From: University of Southern California
Published April 21, 2017 03:26 PM

Methanol: The next fuel-efficient renewable energy source?

The fossil fuel fight goes on for USC scientists as they develop a new method for creating reversible hydrogen storage based on methanol, with no carbon emissions, in the last major paper co-authored by USC’s first Nobel laureate, the late George Olah.

Scientists have long struggled with generating and storing hydrogen, the kind that might one day provide the backbone for renewable energy fuel cells that make our cars move, warm our houses and help produce food, in a way that also won’t hasten climate change or otherwise harm the environment.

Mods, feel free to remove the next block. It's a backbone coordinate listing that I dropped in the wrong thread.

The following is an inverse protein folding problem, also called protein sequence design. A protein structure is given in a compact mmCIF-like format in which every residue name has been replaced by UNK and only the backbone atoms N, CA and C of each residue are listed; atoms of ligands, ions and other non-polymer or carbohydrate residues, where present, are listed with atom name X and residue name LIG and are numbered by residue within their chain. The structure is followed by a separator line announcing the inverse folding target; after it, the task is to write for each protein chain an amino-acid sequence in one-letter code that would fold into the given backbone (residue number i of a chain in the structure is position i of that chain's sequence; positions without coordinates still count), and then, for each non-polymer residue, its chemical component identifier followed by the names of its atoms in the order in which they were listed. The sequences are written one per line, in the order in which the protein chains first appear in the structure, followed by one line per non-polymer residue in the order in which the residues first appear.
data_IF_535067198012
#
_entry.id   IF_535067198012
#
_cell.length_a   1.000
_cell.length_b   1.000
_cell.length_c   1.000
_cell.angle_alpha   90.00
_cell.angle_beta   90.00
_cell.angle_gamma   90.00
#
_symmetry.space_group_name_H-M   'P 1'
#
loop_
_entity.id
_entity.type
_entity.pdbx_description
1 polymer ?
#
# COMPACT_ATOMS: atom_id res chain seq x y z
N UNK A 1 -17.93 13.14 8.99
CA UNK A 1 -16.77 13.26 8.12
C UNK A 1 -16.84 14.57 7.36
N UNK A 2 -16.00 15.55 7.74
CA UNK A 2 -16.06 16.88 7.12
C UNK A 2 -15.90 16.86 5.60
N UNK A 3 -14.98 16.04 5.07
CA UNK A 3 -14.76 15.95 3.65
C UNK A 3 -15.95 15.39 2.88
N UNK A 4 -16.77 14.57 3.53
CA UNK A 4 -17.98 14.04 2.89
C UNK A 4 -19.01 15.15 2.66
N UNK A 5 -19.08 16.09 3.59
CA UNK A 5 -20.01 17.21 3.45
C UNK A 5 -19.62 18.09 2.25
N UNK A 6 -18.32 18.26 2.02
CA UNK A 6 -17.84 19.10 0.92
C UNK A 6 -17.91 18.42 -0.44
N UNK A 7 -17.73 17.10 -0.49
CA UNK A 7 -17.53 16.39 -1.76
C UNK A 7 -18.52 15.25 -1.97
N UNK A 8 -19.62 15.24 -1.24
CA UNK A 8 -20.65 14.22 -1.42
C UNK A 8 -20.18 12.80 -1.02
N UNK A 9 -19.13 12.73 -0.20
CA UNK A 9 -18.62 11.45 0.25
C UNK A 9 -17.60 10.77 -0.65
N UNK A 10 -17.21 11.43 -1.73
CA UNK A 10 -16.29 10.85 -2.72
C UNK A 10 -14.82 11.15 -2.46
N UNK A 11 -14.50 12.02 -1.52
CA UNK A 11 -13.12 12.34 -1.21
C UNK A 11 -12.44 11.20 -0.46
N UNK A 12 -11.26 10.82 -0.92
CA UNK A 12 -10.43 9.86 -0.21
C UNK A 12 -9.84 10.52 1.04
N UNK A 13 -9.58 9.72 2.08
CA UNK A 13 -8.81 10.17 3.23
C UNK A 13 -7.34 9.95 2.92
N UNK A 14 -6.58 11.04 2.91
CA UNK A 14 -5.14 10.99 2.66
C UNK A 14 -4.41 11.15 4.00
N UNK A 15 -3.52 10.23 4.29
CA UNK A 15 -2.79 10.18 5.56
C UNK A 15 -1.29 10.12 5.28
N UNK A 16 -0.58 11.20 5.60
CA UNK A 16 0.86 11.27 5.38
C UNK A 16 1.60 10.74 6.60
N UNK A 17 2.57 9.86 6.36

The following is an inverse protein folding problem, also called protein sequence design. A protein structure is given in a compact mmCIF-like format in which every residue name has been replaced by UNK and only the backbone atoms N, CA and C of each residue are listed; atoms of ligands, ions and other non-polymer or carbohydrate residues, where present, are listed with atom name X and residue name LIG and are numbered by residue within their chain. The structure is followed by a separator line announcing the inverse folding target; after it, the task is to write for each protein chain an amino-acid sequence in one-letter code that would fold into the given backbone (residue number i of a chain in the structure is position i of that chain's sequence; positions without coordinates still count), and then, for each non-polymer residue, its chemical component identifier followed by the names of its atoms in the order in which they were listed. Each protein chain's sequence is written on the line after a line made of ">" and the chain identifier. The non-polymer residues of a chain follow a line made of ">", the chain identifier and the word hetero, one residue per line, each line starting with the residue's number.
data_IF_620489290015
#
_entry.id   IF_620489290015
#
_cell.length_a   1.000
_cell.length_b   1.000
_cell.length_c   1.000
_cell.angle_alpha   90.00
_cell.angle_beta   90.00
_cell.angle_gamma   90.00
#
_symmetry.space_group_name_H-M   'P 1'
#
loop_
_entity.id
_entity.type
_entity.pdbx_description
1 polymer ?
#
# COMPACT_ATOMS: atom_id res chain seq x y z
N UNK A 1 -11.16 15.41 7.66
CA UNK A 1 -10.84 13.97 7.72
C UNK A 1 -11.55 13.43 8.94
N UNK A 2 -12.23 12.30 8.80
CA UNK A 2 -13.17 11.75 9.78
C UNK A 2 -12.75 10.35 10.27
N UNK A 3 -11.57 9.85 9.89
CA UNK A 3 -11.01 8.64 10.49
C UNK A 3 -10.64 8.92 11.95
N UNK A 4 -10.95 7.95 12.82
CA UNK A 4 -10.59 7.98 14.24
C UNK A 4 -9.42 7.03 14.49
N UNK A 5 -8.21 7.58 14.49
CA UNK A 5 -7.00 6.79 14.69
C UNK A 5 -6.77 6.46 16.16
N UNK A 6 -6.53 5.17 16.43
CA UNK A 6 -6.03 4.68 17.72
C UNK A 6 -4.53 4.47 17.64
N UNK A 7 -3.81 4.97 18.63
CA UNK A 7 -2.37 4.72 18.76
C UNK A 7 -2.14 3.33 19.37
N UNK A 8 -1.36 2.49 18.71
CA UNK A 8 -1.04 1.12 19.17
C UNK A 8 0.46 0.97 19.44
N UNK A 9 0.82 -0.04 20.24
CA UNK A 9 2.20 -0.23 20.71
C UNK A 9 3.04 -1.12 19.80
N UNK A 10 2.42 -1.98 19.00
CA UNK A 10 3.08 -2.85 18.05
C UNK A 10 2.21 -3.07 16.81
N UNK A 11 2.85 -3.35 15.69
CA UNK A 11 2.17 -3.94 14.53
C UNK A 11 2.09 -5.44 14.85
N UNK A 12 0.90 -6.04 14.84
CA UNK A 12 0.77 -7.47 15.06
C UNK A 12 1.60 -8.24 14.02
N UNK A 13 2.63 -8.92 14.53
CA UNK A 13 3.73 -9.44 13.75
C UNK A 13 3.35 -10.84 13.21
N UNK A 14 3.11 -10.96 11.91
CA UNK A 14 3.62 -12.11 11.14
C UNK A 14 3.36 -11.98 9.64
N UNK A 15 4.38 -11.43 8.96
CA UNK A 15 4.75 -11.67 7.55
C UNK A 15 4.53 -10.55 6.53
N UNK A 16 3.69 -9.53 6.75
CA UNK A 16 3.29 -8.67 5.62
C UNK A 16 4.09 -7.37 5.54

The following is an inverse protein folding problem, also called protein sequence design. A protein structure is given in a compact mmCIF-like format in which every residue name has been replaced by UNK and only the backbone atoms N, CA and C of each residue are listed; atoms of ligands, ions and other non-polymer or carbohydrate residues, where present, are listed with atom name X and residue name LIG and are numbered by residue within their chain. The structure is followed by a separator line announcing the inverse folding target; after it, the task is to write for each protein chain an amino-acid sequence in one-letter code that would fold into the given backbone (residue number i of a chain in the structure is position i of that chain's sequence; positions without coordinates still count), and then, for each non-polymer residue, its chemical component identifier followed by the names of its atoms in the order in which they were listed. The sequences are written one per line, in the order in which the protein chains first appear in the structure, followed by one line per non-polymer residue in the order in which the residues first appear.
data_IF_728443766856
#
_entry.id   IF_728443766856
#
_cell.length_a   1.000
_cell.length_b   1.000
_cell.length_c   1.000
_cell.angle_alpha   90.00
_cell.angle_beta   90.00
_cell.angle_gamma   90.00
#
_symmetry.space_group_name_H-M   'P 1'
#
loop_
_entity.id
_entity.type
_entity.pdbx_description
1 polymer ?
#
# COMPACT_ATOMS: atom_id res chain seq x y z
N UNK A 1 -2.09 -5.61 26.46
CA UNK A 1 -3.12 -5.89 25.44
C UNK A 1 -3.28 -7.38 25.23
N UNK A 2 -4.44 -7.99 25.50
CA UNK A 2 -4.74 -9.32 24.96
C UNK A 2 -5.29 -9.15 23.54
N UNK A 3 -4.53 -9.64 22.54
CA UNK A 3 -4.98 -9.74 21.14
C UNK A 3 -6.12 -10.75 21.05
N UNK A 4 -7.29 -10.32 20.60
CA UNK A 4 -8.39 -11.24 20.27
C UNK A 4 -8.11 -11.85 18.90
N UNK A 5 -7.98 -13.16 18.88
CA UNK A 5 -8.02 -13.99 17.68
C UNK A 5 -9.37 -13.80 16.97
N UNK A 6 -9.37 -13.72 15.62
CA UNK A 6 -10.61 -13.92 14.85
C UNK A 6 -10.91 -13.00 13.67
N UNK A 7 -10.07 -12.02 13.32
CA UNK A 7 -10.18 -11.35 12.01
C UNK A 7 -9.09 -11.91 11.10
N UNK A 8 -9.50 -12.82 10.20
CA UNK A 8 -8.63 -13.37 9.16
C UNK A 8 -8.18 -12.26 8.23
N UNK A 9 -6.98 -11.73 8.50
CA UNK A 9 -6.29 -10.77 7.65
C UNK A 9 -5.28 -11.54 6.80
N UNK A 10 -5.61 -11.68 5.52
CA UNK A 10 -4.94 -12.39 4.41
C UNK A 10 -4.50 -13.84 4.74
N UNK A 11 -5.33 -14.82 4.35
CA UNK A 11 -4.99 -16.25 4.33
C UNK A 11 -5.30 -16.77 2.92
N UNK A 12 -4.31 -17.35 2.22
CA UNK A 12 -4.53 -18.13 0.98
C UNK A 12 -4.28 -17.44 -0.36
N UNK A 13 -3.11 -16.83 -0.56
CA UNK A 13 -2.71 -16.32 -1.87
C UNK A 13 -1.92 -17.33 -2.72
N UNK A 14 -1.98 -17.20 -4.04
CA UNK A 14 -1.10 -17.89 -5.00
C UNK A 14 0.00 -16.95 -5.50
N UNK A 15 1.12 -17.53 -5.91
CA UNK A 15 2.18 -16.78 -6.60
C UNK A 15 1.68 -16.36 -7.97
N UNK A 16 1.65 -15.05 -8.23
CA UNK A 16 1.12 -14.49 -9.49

In research published earlier this year in the Journal of the American Chemical Society, chemists at the USC Loker Hydrocarbon Research Institute outlined a carbon-neutral method for doing just that, with a little help from the simplest alcohol known to man: methanol.

Senior author G. K. Surya Prakash, 1994 Nobel Prize in Chemistry winner Olah in his last major paper and their team at the USC Dornsife College of Letters, Arts and Sciences devised a way to produce and store hydrogen from methanol, without concurrent production of either carbon monoxide or carbon dioxide, by trapping it in organic derivatives of ammonia called amines.

Read more at University of Southern California

Image: USC scientists have found a way to tap hydrogen fuel from methanol without producing concurrent carbon. (Credit: G. K. Surya Prakash)

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